Linda Medrano recently posted..I’m A Gucci Girl In A Payless WorldMy Profile

    • I can see being paranoid in some situations. Even the home situation, as I likely would have done the same. But a car wash? If he thought I was doing something wrong, he should have come over and asked. The way he did it was just the sign of somebody being nosy, especially if one doesn’t identify themselves.

  2. I was taking some shots of some kind of factory in the central valley of California two years ago. I got questioned by the security guard because I’d walked onto their property accidentally. They said I could take photos – nothing they could do about that anyway since the law is on my side in that regard. So I walked across the street into a vacant lot and took a couple more shots. When I pulled my camera down the security guard was back at me telling me I couldn’t take photos there since the factory owned that lot too. OK. Fine.

    I do know that if you’re on private property and they ask you to stop, you should stop, but if you’re on public property and it can be viewed from public property, they can tell you to stop, but you don’t have to stop. Legally, you can take the photo.

    So something like what you described, if he had been the owner and had told you to stop, you should have, but you weren’t so no problem. I think you’re more right in assuming the guy just wanted to show that he was watching out for the place, whoever he was.
    Paul Myers recently posted..Flashback FridayMy Profile

    • That is just bizarre. Was there a public sidewalk? If you stood there, they can’t do anything. So crazy.

      In this situation, if he was the owner and said leave, I would have. No problems. Heck, as I mentioned above, if he was the owner and was interested in the images, I probably would have sent him one or two. But to grill me? Identify yourself or move along.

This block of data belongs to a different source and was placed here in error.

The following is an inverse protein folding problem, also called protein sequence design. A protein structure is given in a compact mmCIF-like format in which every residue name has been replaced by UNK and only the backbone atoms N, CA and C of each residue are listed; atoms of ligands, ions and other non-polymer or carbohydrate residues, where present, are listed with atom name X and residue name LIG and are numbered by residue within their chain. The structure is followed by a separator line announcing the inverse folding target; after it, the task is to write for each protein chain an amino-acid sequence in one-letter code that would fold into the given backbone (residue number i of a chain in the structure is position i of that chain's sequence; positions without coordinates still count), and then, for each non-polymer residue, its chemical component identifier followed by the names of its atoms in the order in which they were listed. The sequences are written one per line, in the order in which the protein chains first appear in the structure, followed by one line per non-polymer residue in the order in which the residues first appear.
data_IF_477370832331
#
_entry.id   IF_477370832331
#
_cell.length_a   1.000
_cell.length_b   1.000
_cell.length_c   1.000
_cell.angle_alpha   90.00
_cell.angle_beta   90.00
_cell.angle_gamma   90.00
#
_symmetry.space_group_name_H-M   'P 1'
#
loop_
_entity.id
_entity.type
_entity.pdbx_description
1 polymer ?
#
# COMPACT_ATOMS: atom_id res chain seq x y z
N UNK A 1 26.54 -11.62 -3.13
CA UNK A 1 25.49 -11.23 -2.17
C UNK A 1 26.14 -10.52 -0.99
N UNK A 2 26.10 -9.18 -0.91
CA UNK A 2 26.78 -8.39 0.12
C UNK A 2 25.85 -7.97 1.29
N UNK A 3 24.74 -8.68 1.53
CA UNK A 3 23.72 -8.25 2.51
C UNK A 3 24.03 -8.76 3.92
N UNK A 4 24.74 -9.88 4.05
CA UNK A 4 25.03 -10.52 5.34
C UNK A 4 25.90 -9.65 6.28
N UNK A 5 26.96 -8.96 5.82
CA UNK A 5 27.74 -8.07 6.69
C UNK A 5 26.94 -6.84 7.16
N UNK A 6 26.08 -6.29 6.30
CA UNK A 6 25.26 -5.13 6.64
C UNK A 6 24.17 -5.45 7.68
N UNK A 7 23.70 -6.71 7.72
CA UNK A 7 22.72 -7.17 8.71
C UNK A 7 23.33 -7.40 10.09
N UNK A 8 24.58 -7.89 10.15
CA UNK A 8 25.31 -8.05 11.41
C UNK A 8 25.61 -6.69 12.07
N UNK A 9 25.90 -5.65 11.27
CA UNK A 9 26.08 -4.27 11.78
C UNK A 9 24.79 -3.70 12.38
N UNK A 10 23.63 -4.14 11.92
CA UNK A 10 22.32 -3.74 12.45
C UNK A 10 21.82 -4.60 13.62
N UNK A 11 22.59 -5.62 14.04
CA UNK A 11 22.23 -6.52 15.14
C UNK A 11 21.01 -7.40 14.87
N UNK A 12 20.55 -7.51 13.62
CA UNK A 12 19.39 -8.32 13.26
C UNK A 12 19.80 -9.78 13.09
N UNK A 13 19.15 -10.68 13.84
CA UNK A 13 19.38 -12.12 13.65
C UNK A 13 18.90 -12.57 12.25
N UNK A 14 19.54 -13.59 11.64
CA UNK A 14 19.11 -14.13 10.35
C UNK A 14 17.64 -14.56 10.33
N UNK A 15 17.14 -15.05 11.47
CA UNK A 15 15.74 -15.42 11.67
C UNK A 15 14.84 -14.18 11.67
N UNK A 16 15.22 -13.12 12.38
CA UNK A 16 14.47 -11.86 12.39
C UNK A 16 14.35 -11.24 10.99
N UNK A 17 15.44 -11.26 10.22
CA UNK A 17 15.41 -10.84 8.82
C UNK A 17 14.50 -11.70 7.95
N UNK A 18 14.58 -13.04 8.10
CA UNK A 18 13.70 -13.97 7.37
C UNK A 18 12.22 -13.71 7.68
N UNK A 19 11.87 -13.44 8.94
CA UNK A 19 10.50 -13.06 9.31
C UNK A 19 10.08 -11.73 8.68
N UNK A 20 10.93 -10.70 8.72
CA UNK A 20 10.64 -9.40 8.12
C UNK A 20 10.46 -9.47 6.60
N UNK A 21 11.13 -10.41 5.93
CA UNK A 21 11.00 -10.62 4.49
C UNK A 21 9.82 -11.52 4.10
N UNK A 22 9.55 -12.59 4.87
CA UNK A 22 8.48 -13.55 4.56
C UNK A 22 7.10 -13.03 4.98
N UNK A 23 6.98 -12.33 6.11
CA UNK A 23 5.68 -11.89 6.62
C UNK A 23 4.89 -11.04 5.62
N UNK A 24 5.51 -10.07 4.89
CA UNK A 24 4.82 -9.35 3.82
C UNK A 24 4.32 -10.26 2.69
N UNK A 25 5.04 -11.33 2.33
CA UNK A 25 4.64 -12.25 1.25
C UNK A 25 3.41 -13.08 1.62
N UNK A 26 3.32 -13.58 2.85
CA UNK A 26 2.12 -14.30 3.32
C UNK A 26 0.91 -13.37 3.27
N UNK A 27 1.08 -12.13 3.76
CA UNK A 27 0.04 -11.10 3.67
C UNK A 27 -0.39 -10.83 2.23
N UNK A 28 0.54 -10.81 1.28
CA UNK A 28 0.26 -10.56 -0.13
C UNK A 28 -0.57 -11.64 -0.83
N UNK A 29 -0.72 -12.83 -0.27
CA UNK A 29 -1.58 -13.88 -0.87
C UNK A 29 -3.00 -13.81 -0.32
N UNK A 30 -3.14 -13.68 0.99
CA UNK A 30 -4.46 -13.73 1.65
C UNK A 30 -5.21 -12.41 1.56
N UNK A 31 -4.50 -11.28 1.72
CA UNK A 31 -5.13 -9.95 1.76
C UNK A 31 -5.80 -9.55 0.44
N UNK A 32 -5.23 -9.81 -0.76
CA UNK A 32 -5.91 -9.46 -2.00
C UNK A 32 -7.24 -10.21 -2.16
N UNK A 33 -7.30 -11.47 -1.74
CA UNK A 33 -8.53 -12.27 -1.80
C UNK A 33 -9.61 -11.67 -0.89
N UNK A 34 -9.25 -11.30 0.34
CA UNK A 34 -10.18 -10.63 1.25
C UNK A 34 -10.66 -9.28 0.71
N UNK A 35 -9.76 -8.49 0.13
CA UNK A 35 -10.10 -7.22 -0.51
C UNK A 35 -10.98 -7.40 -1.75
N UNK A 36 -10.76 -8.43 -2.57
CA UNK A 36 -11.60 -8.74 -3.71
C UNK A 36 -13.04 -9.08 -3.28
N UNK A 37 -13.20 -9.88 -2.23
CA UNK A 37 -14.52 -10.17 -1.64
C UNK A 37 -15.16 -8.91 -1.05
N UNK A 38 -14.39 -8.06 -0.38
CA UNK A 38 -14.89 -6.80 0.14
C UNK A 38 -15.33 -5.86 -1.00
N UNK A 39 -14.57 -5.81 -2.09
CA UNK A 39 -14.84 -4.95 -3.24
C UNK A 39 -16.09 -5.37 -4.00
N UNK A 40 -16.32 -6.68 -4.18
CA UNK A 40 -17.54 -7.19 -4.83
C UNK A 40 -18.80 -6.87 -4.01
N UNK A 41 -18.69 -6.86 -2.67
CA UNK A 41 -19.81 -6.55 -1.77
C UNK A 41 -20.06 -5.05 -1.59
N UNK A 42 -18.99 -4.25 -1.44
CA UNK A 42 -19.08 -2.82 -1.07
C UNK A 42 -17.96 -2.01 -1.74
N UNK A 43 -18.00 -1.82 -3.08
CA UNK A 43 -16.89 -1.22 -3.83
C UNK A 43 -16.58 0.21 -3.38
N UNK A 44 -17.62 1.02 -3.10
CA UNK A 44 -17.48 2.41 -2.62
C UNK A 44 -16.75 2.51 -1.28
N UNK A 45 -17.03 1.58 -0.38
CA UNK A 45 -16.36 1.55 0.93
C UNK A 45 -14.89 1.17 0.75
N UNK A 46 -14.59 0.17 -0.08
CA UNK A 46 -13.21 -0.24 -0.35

3. Jim Carleton /

    I’ve had a couple of similar encounters while taking photos. A year or two ago, I was taking a photo of the main entrance to the military base in Port Hueneme. I was standing on the public sidewalk. Now, I did make a point to approach the guard shack at the fence gate to tell them my purpose, and was told that I was OK. While taking my shots, however, another person (not the one I had talked to) came over from inside the base and asked what I was doing. The only thing about the encounter that was off-putting was the manner in which this guy asked his questions. He was half my age, and having already told him and the first guy that I was there to assist with a veteran’s project, I expected a little less “military attitude” from him. But some people you can cannot satisfy no matter what you say or do, so after he left (he had no legal grounds to stop me), I shrugged, finished up my photo-taking, thanked the first guy and left.

    As for Linda’s point, I try very hard, when taking photos that have things like addresses or other identifying information, to blur it out if it is posted anywhere for public consumption.

    Most of the time, though, the questions I get asked as to “What are you doing?” get the straight-forward answer: I was driving by and saw this interesting whatever, and wanted to take a picture of it. And the response usually is, “Oh. OK.” and sometimes the added comment, “Yeah, that *is* interesting: never really noticed it before.” Had some nice chats with people about local things to see. Most of the time, all they want to know is that I’m not up to no good.

    • Your situation seems like a spot where somebody just wanted to act tough and show his power. I think we’ve all, unfortunately, experiences that.

      And I agree — give an honest, straight-forward answer. That’s what I did, but apparently this person wanted to keep grilling me. That was the frustrating part of situation.